September has, so far, been a month full of actions and actionable dreams. We in India have had everything from the way Modi hugged the ISRO Chief to calm him to the way he hugged Trump to balm him and the world called them economic nationalists. The ‘Seva Saptah’ or week of service from September 14 to 20 to mark the prime minister’s birthday on September 17 and then the now slogan doing the rounds (‘Sabse bada dhan – beti, jal aur van‘ which means ‘Girl child, water and forest are the biggest assets’) have hogged news headlines as much as the nervous heebie-jeebies of Imran Khan have. This has so far been a rather emotion-filled month. A month where the slogan ‘shared dreams, bright futures’ has dominated all discussions on every possible news and views platform. ‘Howdy Modi’ in Houston, USA reflects this but I’ve anyway believed in this mantra for ages now.
The truth is that we need to share well as this is what connects us with others though it isn’t as if not sharing means farewell to dreams. Sharing, in down-to-earth expressions, is what being people friendly, development friendly, and investment friendly signify. Yes, sharing is an investment as well because the returns are embedded in our future.
Talking of sharing, we are in the midst of serious rounds of discussions at the UN where sharing the burden of climate change is causing more than just breezy flutters. Greta Thunberg, ‘a very happy young girl’ as Trump called her, and her fiery ‘How dare you?’ speech with a determined glare in her eyes has brought all issues surrounding our climate to the fore. World leaders need to finally stop bouncing words and promises towards each other and get something done. This girl, as I write this column, has won the alternate Nobel for environmental work and it is definitely not for just saying ‘Right here, right now is where we draw the line. The world is waking up. And change is coming, whether you like it or not’. Even Greta isn’t free from people doubting her actions and an article titled ‘Green capitalism is using Greta Thunberg’ by frackfree_eu published online a few months back and one that can be read here: https://link.medium.com/hvzXVS78f0 clearly says that ‘everything was carefully planned to transform the young Swede into an international heroine’ and that the leaders of this movement ‘intend to save the planet while continuing to pursue economic growth and demanding more globalisation. An entire agenda.’ They call this ‘greenwashing’.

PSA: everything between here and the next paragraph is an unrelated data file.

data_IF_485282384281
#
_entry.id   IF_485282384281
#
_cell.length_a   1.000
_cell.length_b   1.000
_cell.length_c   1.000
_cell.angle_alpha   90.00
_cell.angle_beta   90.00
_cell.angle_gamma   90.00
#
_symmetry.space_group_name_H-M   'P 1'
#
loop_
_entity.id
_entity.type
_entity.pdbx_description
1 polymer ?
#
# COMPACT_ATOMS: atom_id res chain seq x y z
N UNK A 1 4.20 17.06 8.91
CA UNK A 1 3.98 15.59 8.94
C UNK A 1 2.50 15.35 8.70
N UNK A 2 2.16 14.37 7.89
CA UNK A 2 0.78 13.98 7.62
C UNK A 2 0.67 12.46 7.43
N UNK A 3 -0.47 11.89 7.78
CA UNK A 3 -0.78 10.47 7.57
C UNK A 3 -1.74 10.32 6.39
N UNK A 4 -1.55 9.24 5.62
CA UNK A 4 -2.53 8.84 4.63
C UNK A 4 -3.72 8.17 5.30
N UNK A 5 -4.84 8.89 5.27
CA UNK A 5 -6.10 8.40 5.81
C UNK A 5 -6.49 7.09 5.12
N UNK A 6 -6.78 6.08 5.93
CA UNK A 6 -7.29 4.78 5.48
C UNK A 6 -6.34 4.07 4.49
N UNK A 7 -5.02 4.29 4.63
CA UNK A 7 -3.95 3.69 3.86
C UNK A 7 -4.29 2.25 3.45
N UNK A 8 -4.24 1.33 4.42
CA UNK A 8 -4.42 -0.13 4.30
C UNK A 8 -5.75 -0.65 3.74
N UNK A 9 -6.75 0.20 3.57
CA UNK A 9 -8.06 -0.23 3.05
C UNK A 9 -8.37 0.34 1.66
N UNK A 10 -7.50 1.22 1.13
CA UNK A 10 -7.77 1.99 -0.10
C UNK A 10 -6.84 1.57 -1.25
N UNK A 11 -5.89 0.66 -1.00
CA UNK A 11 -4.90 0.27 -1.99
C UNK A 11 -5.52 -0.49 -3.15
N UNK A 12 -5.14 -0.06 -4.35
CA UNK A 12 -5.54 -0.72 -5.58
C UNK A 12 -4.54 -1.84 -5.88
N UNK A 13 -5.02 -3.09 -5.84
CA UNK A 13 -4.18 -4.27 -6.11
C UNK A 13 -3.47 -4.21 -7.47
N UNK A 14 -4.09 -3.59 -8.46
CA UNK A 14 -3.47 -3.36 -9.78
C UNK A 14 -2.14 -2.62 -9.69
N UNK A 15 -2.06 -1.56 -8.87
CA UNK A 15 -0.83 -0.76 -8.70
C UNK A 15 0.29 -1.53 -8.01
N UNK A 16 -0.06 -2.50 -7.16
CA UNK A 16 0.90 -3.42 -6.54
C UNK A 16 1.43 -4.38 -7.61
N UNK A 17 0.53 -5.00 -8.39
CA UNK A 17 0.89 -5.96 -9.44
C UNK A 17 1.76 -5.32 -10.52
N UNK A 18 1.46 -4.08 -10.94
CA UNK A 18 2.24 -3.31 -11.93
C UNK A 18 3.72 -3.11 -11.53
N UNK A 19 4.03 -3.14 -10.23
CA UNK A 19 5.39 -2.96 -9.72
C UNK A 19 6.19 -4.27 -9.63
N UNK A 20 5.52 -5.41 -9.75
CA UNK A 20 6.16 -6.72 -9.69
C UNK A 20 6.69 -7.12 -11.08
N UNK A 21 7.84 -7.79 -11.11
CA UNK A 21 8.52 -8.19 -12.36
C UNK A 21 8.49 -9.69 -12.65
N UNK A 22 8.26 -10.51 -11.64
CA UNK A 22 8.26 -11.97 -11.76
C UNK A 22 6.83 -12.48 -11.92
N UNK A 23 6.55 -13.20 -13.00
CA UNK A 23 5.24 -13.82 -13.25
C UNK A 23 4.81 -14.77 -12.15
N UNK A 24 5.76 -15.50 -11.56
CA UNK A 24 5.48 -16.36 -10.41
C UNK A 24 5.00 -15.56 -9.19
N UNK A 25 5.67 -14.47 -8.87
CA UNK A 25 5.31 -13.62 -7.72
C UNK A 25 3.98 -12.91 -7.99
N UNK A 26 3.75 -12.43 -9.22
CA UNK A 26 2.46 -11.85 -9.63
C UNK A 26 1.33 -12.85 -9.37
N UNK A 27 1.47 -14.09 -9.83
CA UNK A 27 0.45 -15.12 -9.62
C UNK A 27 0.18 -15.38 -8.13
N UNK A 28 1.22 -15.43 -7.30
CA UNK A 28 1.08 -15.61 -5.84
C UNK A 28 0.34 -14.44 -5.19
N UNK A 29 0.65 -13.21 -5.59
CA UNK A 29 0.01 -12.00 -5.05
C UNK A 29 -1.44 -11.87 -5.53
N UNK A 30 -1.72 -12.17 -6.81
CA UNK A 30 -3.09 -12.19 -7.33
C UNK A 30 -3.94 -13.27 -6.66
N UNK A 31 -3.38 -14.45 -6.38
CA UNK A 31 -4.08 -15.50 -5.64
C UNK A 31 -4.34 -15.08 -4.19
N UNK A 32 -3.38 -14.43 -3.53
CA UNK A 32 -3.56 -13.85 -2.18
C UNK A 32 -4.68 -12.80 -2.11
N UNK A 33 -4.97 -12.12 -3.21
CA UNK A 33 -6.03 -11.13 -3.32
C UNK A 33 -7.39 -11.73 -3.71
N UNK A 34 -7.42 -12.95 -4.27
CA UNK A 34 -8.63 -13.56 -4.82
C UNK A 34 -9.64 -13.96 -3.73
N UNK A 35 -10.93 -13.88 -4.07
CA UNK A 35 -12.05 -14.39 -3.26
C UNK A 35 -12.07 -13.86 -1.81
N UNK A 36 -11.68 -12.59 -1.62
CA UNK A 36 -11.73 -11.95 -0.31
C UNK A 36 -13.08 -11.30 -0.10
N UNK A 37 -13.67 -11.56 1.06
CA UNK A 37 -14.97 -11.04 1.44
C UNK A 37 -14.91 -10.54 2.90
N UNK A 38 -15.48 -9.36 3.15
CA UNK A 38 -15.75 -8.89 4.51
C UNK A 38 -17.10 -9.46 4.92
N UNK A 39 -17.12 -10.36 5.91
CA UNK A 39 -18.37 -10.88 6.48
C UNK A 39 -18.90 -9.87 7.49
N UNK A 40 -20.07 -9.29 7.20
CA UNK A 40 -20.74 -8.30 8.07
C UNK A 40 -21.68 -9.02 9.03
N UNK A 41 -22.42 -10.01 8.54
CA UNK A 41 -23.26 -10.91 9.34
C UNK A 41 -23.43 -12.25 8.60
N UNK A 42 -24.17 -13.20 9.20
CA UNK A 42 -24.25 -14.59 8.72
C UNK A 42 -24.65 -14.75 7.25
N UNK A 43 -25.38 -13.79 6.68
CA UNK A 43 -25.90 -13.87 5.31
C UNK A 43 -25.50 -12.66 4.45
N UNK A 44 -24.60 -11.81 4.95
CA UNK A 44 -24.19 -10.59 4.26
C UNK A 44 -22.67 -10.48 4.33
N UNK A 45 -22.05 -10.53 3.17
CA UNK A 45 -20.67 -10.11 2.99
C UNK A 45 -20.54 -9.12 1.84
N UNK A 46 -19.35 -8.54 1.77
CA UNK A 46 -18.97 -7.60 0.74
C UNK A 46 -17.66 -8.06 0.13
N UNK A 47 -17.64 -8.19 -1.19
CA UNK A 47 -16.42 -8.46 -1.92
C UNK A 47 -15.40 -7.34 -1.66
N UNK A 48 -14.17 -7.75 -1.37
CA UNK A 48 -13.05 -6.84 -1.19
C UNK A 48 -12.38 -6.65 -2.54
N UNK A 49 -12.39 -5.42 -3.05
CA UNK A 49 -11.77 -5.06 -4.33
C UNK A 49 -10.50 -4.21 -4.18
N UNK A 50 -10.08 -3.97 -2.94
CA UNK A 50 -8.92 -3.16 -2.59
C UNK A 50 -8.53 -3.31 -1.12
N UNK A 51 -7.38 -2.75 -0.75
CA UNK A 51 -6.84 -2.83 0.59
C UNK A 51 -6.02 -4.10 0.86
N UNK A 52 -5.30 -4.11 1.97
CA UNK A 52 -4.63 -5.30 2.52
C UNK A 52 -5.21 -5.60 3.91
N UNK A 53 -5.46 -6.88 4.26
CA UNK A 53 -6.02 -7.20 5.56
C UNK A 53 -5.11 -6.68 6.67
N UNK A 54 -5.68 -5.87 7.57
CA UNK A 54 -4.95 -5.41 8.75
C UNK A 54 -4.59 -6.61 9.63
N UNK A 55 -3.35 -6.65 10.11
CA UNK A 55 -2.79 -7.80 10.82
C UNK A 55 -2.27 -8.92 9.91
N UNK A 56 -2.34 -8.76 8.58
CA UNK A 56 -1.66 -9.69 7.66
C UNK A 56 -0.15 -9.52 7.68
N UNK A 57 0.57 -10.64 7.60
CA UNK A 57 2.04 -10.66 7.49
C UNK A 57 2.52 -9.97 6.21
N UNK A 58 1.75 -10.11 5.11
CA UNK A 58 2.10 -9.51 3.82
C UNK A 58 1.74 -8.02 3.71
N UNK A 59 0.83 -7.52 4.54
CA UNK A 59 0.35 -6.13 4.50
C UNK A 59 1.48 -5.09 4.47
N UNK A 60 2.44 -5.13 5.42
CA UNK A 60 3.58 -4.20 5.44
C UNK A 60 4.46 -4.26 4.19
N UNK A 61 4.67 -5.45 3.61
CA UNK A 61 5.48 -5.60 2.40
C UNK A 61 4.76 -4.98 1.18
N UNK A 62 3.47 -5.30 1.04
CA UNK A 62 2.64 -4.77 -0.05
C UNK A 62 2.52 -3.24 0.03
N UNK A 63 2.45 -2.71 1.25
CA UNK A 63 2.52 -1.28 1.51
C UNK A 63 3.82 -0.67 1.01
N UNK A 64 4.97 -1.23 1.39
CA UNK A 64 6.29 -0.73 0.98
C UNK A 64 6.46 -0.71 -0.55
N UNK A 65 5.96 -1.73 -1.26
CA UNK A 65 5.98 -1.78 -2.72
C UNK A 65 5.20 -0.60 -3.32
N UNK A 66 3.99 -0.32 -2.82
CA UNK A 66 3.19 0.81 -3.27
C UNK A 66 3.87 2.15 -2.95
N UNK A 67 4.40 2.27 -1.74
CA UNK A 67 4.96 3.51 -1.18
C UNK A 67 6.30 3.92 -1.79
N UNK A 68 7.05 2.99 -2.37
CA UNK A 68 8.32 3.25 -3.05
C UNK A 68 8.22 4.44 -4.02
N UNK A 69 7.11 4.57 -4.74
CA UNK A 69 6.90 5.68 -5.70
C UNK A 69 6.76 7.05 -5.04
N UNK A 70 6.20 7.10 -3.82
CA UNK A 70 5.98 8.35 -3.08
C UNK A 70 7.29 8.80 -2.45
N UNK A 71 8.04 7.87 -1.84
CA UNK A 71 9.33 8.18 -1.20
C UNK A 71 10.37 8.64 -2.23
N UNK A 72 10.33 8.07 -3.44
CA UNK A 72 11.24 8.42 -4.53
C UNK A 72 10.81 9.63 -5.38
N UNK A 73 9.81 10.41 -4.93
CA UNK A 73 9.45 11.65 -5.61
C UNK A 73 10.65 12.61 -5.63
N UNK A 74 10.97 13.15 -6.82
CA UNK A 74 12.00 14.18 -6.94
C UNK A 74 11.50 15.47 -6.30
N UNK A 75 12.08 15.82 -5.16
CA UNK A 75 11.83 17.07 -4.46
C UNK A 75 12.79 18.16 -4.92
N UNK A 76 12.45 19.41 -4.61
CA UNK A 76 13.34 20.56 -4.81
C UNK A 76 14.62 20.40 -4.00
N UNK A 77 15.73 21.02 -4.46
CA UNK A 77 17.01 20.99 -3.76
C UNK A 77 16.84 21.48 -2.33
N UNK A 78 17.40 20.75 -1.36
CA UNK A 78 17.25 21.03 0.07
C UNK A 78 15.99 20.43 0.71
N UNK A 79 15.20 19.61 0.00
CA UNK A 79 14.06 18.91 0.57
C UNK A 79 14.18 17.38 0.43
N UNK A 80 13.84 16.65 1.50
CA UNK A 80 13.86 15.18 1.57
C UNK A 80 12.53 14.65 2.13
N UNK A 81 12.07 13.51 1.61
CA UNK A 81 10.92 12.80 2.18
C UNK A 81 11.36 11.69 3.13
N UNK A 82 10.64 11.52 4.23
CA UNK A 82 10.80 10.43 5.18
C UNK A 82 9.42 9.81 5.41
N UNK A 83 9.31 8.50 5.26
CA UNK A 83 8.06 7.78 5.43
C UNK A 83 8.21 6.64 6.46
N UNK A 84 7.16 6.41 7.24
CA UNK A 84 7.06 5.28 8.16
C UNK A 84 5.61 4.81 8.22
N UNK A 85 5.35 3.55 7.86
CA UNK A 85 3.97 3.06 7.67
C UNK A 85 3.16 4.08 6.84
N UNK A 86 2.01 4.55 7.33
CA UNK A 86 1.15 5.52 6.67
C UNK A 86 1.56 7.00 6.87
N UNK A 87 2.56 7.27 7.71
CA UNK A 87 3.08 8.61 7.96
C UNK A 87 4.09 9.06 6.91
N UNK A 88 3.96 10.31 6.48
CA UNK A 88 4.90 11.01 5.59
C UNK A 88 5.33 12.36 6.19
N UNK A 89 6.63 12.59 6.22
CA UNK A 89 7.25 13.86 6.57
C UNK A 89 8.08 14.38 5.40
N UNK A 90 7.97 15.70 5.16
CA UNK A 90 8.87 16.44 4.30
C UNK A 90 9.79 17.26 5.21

With so much happening all over, it wasn’t easy to decide on the cover story for the month… and then when I heard the PM say ‘We are challenging ourselves, we are changing ourselves’ the decision was made. Tourism, I reckoned, isn’t just about revenues coming in but also about bringing the country closer to Indians and making us able and deserving tourists before looking towards increased footfalls from abroad.
September symphonies, I believe, are both finite and infinite because news has its own way of filling in whatever space is available. One can simply wish for news to remain pleasant and upbeat.
Note: This article was first published in The Education Post, September 2019 issue.
11 November 2019